Gordon Rankin of Wavelength Audio always manages something new at RMAF and this year was no different. Pictured on the right is the Crimson DAC with the new FPGA-based Q1 DoP/PCM DAC modue ($9000 or $1500 for the Q1 module upgrade for existing owners) which supports up to double rate DSD. The Quotient DSD module is also available for Wavelength's Cosecant DAC ($750).
Once again, Ayre succeeded in transforming their room into something other than an emptied out hotel room. This year, it was a swanky night club, complete with vested and tie'd attendants, candle lit tables, and of course live performances courtesy of Ayre Acoustics.
The new Sony Walkman ($299), pictured with their new MDR-1ADAC high-res stereo headphones with integrated DAC/amp ($399.99), offers 64GB of RAM and a micro-SD slot for memory expansion. The Sony Walkman does not support DSD, alas, but it does support PCM resolutions up to 24/192. From the quick listen I listened, the $299 Walkman will give some other more expensive portable players a run for their money. It's also a joy to hold, the small form factor and super lite weight practically disappear in your hand.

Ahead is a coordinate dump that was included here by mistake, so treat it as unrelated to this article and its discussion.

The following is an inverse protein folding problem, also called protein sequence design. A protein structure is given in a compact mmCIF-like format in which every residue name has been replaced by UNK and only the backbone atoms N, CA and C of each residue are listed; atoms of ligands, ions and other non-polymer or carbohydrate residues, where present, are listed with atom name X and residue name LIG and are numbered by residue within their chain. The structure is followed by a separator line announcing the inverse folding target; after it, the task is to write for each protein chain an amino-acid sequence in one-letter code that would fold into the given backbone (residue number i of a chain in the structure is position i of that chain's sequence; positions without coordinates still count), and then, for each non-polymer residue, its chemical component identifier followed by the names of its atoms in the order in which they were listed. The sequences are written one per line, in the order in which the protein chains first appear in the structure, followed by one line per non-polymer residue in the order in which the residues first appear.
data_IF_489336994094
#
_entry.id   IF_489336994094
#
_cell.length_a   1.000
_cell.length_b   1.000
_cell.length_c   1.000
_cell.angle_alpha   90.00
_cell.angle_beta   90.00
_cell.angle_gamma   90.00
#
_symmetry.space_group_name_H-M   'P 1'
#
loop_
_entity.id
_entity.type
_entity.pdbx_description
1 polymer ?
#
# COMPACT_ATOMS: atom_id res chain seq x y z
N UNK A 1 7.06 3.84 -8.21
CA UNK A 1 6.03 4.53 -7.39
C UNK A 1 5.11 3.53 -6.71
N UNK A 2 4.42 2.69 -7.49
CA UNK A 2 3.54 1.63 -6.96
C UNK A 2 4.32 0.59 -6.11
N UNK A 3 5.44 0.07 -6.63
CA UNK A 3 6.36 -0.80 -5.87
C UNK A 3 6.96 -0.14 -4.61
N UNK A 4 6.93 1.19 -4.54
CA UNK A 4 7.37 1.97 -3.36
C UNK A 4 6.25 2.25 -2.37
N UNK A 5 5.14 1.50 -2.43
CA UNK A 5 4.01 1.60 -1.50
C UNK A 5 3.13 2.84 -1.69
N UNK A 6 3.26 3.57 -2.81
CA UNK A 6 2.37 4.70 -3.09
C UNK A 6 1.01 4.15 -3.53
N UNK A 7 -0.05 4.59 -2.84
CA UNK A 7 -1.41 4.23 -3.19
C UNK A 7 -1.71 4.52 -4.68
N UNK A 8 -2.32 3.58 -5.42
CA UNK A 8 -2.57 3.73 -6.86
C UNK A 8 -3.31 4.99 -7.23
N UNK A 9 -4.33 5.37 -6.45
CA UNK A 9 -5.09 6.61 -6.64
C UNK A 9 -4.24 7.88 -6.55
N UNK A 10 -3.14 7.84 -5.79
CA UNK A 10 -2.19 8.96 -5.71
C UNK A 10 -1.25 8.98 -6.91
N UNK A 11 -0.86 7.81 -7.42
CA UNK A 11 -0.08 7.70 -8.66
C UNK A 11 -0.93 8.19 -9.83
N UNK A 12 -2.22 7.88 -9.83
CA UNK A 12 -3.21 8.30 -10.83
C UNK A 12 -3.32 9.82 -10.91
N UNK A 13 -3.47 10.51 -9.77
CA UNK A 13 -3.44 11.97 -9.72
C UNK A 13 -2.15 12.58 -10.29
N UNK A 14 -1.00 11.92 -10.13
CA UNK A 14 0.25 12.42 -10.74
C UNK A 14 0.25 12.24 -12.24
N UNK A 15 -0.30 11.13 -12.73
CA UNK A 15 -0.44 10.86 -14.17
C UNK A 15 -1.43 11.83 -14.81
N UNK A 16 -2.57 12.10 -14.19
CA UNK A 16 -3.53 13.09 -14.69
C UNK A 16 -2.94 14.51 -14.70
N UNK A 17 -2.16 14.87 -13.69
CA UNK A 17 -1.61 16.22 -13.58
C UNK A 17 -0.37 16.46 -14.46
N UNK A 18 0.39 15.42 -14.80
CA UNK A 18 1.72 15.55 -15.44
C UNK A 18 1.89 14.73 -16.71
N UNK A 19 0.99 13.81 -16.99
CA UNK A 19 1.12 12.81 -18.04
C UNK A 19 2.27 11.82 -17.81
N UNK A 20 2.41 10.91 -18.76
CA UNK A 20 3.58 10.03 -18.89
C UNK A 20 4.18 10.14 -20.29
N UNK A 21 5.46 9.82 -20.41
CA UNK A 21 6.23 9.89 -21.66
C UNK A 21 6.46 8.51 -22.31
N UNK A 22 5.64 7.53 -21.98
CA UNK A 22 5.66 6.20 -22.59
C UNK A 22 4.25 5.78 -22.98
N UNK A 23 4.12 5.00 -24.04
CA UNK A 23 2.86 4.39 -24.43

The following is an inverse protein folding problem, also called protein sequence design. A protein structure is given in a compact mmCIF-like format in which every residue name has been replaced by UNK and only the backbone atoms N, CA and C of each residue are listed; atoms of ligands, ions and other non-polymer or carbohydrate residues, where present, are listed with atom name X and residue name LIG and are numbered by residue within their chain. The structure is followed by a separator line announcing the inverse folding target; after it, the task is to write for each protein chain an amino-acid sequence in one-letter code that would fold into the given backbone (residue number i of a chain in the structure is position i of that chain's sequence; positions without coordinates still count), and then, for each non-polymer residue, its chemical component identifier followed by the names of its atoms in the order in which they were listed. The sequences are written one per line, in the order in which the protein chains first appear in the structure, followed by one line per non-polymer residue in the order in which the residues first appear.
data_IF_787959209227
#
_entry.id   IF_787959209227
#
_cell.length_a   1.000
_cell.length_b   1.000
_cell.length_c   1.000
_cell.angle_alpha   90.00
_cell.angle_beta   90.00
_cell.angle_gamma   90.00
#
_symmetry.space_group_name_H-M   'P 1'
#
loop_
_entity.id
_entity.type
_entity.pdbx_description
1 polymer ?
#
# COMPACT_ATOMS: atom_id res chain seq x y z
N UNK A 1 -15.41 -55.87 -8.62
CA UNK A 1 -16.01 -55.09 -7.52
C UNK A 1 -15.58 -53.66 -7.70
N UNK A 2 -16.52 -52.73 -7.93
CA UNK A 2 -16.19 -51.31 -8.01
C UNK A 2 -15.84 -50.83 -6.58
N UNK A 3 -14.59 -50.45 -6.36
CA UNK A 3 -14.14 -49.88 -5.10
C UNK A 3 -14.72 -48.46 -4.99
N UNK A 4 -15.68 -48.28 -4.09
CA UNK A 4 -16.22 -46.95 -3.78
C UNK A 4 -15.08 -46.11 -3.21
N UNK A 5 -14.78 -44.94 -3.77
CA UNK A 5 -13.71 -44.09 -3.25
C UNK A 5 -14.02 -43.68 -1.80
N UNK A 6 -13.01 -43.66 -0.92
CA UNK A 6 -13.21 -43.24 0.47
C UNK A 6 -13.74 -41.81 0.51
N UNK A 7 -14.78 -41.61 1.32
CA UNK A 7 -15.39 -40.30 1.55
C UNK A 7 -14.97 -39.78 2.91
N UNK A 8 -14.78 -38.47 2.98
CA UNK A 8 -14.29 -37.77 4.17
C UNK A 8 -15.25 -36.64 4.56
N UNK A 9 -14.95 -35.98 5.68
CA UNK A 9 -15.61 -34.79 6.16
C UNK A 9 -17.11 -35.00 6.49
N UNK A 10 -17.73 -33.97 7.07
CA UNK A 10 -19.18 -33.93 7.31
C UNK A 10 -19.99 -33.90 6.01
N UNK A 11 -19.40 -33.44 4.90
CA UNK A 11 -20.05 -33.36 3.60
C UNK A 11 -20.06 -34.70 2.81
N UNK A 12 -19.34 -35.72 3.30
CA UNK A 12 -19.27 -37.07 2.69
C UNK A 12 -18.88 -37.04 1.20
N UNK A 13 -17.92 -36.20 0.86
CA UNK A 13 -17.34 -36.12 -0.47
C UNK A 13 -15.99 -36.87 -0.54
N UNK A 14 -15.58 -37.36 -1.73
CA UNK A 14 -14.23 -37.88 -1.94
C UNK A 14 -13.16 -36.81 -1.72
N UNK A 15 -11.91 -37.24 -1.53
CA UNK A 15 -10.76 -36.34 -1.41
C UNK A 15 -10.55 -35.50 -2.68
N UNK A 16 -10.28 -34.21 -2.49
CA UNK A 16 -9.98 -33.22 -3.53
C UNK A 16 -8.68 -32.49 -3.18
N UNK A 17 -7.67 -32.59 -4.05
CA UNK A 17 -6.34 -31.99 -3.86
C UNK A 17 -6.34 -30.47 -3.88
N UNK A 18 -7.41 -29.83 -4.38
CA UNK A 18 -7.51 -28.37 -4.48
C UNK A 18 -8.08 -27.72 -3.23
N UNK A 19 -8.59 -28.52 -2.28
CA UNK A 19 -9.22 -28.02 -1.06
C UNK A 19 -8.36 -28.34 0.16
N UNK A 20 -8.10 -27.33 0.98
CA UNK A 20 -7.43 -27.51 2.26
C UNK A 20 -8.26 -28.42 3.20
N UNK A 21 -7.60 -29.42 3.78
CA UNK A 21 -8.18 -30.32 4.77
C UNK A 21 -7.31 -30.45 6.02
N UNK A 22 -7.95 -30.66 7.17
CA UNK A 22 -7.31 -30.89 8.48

After RMAF on Friday night, David Robinson of Positive Feedback Online and Andreas Koch of Playback Designs organized a field trip to Boulder's Super Audio Center. Run by recording engineer extraordinaire Gus Skinas, we were treated to a live, through the booth, performance by jazz pianist Don Grusin, some lovely multi-channel DSD recordings, some with associated video, food and drink. I have to say that if you've never heard DSD, you've never heard DSD. There's an uncanny sense of dimensionality and naturalness to dynamic swings that seems to me to be handled extremely well by the format.